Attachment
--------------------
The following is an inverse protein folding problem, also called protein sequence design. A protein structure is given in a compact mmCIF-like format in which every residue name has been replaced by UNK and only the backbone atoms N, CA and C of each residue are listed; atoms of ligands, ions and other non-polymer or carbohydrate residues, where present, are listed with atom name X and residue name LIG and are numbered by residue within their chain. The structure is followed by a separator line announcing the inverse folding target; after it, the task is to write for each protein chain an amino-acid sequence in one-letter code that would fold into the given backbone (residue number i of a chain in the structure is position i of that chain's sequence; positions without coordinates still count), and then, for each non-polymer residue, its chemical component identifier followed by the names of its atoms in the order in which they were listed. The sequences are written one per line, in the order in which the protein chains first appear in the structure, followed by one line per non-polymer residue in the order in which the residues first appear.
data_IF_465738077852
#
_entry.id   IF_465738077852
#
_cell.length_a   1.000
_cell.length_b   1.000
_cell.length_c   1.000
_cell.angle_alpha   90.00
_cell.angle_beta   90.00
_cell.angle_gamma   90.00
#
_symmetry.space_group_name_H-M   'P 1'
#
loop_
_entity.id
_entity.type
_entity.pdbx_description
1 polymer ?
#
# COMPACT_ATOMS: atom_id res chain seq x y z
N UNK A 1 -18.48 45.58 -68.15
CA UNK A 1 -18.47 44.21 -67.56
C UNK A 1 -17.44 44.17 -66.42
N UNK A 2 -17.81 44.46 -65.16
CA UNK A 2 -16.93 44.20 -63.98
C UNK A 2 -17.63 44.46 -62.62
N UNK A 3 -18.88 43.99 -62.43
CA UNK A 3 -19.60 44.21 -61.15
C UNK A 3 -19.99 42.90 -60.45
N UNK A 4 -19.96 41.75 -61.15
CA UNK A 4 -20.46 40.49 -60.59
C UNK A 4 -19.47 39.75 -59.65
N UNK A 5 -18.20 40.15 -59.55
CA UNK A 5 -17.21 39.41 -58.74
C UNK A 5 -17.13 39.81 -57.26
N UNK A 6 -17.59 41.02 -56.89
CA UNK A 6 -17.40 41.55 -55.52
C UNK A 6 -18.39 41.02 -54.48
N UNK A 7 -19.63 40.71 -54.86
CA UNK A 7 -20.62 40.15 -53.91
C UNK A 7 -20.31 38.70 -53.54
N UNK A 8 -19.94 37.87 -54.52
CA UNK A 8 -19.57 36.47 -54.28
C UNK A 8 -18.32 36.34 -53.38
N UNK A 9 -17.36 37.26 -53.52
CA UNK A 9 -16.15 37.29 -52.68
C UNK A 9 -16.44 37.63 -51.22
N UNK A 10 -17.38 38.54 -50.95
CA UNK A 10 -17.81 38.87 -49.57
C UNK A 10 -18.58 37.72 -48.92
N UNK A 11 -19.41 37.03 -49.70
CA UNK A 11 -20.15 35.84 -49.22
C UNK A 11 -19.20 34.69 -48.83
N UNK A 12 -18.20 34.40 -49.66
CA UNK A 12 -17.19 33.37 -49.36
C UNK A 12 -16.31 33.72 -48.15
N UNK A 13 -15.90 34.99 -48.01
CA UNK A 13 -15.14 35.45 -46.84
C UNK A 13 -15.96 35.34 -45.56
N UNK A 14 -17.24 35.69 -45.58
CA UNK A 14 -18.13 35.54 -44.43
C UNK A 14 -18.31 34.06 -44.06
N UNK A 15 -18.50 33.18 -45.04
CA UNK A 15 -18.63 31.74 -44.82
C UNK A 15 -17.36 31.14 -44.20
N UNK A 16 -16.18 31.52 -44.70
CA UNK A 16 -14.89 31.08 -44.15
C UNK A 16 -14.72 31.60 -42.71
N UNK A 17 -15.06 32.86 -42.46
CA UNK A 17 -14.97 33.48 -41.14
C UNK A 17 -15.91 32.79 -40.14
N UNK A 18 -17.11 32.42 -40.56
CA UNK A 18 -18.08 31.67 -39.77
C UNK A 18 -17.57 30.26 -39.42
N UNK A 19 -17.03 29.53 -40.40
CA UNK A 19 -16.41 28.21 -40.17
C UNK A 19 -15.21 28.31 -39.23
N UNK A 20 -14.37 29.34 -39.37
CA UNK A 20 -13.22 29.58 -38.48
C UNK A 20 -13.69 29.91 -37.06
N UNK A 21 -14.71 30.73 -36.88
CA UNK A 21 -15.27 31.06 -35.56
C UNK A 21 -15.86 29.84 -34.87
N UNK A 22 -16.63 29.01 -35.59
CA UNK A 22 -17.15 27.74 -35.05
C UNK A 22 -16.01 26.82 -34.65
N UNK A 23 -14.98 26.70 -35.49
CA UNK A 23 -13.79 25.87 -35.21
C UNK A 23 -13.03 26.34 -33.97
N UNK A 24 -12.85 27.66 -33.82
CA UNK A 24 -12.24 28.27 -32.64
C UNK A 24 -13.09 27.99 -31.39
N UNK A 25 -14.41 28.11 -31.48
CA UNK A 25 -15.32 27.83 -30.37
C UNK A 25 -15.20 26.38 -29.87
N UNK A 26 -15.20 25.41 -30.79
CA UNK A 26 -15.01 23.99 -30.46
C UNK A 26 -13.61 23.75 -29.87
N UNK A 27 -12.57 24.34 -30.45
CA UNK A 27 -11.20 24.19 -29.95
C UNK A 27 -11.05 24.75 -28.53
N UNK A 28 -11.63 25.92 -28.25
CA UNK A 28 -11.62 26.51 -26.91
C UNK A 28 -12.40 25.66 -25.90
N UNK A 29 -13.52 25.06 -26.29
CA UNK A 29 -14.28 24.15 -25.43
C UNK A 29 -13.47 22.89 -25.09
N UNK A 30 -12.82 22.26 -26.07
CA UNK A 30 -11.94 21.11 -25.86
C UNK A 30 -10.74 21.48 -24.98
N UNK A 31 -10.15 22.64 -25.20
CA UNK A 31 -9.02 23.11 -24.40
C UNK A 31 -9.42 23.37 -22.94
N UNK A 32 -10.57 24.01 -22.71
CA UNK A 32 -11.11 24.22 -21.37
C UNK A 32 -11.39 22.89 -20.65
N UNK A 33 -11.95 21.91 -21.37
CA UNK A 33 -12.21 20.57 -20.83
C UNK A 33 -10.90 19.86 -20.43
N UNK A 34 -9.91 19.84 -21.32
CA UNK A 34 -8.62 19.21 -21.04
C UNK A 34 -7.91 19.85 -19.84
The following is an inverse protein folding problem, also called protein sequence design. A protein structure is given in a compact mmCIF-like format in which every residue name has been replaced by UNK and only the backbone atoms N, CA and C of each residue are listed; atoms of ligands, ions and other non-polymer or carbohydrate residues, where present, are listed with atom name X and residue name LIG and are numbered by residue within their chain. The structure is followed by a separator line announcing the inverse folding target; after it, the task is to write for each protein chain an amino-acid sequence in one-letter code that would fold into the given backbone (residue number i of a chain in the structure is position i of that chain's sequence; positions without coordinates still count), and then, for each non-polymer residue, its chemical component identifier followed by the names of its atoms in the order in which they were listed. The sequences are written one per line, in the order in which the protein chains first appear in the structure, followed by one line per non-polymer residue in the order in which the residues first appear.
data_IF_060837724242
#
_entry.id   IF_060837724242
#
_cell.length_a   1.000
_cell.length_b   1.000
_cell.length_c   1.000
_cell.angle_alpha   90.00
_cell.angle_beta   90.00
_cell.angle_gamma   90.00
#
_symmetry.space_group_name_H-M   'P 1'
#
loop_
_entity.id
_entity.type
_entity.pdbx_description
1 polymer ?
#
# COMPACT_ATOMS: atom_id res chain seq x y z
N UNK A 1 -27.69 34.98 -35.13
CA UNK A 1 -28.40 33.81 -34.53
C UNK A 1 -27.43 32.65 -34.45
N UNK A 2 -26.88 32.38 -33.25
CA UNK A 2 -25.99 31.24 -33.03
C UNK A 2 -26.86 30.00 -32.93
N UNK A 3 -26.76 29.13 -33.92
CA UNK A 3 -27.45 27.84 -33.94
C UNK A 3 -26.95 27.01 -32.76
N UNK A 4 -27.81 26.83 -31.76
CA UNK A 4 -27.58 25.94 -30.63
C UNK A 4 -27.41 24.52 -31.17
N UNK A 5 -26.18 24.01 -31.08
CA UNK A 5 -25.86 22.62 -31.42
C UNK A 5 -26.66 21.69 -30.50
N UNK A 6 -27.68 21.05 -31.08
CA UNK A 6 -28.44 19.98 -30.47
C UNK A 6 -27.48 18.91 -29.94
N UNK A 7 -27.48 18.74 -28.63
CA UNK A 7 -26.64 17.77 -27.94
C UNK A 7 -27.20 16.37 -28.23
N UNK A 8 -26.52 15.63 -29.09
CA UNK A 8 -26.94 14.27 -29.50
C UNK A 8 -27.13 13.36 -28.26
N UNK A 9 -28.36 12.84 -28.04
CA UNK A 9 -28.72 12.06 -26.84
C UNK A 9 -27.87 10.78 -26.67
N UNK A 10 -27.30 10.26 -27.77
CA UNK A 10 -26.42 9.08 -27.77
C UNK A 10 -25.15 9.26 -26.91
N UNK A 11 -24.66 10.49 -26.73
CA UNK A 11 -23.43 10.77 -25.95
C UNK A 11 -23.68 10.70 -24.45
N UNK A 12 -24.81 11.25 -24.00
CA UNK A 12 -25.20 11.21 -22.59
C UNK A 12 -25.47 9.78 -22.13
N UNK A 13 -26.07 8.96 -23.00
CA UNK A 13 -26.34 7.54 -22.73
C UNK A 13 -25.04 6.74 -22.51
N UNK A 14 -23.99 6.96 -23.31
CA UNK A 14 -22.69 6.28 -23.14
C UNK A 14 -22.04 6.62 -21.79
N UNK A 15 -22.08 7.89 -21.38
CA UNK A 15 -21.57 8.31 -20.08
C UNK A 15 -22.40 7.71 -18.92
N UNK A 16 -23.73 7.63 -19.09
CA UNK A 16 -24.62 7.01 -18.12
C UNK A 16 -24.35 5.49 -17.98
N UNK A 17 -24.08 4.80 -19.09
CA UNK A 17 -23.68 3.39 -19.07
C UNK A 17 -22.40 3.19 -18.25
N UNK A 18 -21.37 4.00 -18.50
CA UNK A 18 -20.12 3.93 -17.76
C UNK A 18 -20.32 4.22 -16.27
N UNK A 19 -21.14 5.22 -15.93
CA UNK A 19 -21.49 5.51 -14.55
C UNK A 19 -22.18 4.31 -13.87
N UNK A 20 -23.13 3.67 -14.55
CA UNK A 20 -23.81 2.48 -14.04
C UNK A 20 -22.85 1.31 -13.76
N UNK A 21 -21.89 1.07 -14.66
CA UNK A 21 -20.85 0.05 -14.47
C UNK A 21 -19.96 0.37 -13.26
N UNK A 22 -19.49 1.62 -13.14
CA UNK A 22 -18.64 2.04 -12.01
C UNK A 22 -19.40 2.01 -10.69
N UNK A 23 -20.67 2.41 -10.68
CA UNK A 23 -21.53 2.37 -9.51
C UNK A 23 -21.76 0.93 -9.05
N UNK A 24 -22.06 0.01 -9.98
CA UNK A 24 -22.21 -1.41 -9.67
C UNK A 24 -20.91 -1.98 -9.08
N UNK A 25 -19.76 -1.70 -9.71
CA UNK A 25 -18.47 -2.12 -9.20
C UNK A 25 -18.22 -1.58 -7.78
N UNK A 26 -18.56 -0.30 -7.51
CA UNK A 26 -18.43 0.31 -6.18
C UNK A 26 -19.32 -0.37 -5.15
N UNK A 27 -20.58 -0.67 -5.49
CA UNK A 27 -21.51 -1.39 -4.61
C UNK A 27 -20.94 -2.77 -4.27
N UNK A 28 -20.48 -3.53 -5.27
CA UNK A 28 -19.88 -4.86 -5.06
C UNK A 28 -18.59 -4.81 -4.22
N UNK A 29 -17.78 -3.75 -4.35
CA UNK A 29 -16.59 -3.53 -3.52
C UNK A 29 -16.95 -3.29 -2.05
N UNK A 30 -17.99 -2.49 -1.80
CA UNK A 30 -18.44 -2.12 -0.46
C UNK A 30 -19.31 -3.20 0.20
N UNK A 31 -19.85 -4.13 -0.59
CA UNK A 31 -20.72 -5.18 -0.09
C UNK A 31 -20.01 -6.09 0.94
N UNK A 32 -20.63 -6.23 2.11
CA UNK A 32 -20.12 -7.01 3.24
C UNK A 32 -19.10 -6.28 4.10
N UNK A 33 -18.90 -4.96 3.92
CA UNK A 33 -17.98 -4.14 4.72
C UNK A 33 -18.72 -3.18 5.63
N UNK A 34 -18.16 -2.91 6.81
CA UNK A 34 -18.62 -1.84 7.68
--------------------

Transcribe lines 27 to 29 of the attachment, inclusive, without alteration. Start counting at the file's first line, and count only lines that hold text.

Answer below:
C UNK A 2 -17.63 44.46 -62.62
N UNK A 3 -18.88 43.99 -62.43
CA UNK A 3 -19.60 44.21 -61.15